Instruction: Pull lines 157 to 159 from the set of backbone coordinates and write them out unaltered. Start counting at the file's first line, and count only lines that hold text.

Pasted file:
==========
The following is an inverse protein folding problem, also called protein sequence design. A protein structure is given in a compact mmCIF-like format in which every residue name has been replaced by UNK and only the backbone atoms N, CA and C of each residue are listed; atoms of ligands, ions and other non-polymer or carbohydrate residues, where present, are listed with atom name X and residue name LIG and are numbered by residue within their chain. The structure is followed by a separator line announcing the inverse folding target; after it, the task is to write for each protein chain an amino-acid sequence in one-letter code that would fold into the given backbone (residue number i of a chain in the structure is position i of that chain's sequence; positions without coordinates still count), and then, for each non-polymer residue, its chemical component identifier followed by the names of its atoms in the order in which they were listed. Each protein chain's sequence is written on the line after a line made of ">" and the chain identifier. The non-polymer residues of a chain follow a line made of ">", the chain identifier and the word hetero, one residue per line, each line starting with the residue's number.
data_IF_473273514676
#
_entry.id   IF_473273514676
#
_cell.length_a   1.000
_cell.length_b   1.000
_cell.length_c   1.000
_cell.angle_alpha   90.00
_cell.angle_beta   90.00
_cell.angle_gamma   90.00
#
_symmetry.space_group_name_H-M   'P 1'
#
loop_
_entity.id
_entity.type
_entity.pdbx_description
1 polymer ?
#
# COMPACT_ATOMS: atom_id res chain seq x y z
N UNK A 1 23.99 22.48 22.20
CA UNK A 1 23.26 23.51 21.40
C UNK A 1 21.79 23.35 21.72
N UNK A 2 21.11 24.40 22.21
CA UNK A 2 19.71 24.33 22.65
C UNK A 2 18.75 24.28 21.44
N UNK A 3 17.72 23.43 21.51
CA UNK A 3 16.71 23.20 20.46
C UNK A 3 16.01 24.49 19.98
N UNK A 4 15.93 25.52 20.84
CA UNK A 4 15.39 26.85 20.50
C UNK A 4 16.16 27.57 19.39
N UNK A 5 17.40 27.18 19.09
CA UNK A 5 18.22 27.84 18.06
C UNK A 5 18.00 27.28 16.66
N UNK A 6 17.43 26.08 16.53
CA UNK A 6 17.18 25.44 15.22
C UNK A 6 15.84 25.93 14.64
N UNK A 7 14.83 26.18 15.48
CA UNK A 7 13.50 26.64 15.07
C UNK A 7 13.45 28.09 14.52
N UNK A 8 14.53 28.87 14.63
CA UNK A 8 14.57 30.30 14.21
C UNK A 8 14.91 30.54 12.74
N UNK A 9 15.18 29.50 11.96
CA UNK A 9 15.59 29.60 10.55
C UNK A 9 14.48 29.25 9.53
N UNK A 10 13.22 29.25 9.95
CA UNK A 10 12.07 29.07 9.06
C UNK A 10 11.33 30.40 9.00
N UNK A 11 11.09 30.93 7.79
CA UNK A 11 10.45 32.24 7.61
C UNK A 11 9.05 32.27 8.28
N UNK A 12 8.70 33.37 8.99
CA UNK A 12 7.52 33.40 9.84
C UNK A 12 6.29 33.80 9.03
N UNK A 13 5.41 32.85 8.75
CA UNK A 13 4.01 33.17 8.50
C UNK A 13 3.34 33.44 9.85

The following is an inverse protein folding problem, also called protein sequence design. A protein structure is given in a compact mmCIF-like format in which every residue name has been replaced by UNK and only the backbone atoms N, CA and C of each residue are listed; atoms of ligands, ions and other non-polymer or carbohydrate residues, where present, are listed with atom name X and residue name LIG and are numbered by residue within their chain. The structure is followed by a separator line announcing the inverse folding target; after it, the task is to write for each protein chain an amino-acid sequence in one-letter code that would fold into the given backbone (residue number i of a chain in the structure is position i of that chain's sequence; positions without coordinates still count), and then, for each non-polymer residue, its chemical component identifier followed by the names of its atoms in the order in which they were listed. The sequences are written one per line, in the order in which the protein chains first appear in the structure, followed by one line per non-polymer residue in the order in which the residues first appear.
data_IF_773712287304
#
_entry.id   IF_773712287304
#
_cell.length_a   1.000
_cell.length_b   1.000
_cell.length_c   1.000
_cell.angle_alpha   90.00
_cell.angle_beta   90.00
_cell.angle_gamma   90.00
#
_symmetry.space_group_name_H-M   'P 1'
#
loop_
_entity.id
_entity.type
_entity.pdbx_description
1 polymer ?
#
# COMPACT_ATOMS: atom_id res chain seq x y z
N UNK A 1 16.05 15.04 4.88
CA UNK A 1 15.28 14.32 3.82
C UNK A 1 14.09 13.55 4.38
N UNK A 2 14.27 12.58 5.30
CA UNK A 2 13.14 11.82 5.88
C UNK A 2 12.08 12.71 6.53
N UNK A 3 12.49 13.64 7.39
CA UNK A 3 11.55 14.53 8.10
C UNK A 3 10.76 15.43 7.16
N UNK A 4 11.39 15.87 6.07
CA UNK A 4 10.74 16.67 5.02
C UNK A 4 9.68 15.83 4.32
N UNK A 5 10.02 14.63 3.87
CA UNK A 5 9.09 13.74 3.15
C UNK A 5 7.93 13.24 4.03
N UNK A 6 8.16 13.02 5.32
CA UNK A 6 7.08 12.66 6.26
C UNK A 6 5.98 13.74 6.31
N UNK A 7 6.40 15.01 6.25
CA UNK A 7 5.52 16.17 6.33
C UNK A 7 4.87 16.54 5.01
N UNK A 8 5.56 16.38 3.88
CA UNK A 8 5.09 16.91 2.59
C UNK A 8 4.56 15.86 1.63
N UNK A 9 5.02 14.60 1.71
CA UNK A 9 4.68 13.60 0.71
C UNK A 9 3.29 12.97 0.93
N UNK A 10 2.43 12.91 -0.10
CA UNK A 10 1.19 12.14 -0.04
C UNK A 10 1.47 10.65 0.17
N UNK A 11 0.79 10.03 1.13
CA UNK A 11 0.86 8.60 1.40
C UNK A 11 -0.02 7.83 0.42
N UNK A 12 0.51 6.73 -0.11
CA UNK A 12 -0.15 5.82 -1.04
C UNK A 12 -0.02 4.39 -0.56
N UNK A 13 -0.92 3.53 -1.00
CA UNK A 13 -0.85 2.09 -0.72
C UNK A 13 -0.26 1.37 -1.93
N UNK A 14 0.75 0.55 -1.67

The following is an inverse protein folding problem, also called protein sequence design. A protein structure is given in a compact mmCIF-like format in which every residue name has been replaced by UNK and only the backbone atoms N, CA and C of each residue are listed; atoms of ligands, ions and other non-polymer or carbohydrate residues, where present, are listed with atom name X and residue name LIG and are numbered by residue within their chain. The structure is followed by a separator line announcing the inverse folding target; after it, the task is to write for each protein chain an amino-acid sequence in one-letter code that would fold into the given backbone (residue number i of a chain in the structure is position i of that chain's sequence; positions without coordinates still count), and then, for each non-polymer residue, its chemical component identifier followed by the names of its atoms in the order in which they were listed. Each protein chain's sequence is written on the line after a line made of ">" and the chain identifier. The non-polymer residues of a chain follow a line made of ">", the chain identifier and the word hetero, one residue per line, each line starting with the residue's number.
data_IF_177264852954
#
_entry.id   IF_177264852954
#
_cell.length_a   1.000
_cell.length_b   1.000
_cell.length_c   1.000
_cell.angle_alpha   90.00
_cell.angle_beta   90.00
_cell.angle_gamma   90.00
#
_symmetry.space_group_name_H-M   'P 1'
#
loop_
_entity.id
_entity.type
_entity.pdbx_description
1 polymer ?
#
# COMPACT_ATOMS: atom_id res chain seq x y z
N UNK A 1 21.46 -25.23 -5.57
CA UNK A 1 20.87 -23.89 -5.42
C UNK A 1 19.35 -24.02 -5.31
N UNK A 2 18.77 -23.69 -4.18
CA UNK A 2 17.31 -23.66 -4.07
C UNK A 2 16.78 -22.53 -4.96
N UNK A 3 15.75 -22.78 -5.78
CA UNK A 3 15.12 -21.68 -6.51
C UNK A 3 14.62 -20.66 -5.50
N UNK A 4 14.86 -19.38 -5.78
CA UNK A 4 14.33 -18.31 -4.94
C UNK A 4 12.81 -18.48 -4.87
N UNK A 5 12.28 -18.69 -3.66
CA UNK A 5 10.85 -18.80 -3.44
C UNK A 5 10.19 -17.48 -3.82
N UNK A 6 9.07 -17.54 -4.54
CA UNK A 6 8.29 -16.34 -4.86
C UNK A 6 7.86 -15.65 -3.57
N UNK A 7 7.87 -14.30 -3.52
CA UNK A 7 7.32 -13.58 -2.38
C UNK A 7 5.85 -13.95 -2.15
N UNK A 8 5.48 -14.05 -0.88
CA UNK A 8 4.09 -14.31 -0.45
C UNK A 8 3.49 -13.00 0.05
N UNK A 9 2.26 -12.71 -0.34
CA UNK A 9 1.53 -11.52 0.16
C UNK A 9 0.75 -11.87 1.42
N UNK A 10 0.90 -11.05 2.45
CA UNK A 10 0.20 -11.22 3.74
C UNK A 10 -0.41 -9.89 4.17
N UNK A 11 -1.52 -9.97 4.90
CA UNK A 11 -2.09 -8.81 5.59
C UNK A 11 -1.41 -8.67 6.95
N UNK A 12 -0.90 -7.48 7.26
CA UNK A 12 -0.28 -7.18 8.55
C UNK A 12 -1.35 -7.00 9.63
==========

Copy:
C UNK A 5 10.19 -17.48 -3.82
N UNK A 6 9.07 -17.54 -4.54
CA UNK A 6 8.29 -16.34 -4.86